et’s say you live by a large river, and one day you see someone splashing in the water and calling for help, so you dive in and save them.
The following day, another person falls in and needs saving. And the next day, another.
So, asks professor of public policy Dr Lisa Gibbs, having laid the ground for this thought experiment: what do you do?
Do you keep watch and make sure nobody drowns? Or do you go upstream, and figure out what’s causing people to fall into the river in the first place?
Gibbs enlists this analogy to capture the challenge confronting humanity as the fallout of the climate emergency begins to hit hard. The former choice, to keep watch and ensure nobody drowns, captures an increasingly controversial method employed by aid and development agencies, governments, and corporations responding to the climate crisis – building resilience.
Some experts fear the emphasis on resilience is directing too much precious time, money and effort into treating the symptoms. That the resilience agenda distracts from actions that might ultimately reduce the level of threat and harm. That it allows big polluters to continue to slide off the hook while asking vulnerable communities to fix problems not of their making, with the added odour that failure to do so reflects something lacking in their character or capabilities.
“Turning around to those (vulnerable) communities and asking that they become resilient in the face of these incredible structural inequalities … it is simply removing the responsibility from where it rightfully belongs,” argues Siobhan McDonnell, a legal anthropologist and senior lecturer at the Australian National University.
The latest advice from the recently published UN IPCC’s 6th Assessment Report collating the work of thousands of climate scientists and reports is that humanity faces a “code red” emergency. While the models also show that there is still scope to initiate global actions to make climate heating less catastrophic, even the best-case scenario means living with changes like higher sea levels, hotter summers and more extreme weather events.
Gibbs argues building resilience in the face of climate change is about helping people recover from disasters, and setting up infrastructure that can withstand extreme weather.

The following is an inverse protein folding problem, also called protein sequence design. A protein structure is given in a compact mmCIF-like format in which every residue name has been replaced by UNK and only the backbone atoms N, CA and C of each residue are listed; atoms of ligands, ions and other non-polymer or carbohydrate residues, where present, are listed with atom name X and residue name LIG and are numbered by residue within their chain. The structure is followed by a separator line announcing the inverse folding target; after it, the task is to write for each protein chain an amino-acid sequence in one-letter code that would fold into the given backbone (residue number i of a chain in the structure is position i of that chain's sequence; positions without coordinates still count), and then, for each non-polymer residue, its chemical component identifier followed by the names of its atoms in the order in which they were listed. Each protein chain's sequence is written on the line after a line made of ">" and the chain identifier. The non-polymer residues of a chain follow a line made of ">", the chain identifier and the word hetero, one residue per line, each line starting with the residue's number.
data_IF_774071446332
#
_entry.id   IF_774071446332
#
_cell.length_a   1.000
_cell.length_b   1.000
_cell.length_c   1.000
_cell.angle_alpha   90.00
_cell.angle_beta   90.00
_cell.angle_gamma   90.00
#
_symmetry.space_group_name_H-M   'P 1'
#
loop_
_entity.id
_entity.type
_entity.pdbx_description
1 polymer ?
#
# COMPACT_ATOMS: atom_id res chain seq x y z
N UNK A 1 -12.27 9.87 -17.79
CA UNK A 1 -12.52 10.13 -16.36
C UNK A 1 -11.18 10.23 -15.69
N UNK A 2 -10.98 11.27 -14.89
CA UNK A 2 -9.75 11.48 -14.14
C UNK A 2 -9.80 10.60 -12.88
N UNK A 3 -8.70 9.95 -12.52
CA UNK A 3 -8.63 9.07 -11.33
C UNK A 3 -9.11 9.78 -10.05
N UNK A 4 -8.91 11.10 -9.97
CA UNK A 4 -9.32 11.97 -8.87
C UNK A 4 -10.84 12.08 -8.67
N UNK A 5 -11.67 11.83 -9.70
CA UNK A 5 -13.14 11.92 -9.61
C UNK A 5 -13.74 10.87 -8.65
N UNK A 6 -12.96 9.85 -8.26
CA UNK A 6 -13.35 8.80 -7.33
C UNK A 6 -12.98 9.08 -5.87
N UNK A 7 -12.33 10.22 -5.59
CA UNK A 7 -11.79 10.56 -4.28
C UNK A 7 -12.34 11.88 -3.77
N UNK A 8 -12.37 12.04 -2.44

“The reality is, the changes are already here. Anything we do, there’s a lag before we see the benefits. In the meantime we’re going to be dealing with disasters, and we have to live with that,” says Gibbs.
But the problem with resilience is that no one can agree on exactly what it means. It’s a word resonating far and wide as the climate emergency bites – and an increasingly contested and controversial one at that.
McDonnell, a lead negotiator for the Republic of Vanuatu in major forums like the United Nations and a passionate advocate for Indigenous communities impacted by climate change, argues championing resilience is problematic in that it puts the onus for dealing with the problem on the people suffering the fallout, not the ones who created the problem.
Resilience rhetoric mandates that those vulnerable must simply learn to tolerate worsened conditions, she says.
“There is a way in which these ideas of resilience are mobilised that can really change the space of responsibility.”
Gibbs and McDonnell are both experts in their fields, and each grapples with a different legitimate concern. But far from being at odds, they are in fact tackling different elements of the same problem.
Gibbs devotes her time to dealing with the fallout, facilitating community-level adaptation to climate change, but she’s not absolving those who caused the problem. That’s where McDonnell comes in: fighting through policy and advocacy, and holding those leaders to account.
But governments are plugging resilience as a singular solution, rather than a piece of the puzzle, and that’s when things get confusing.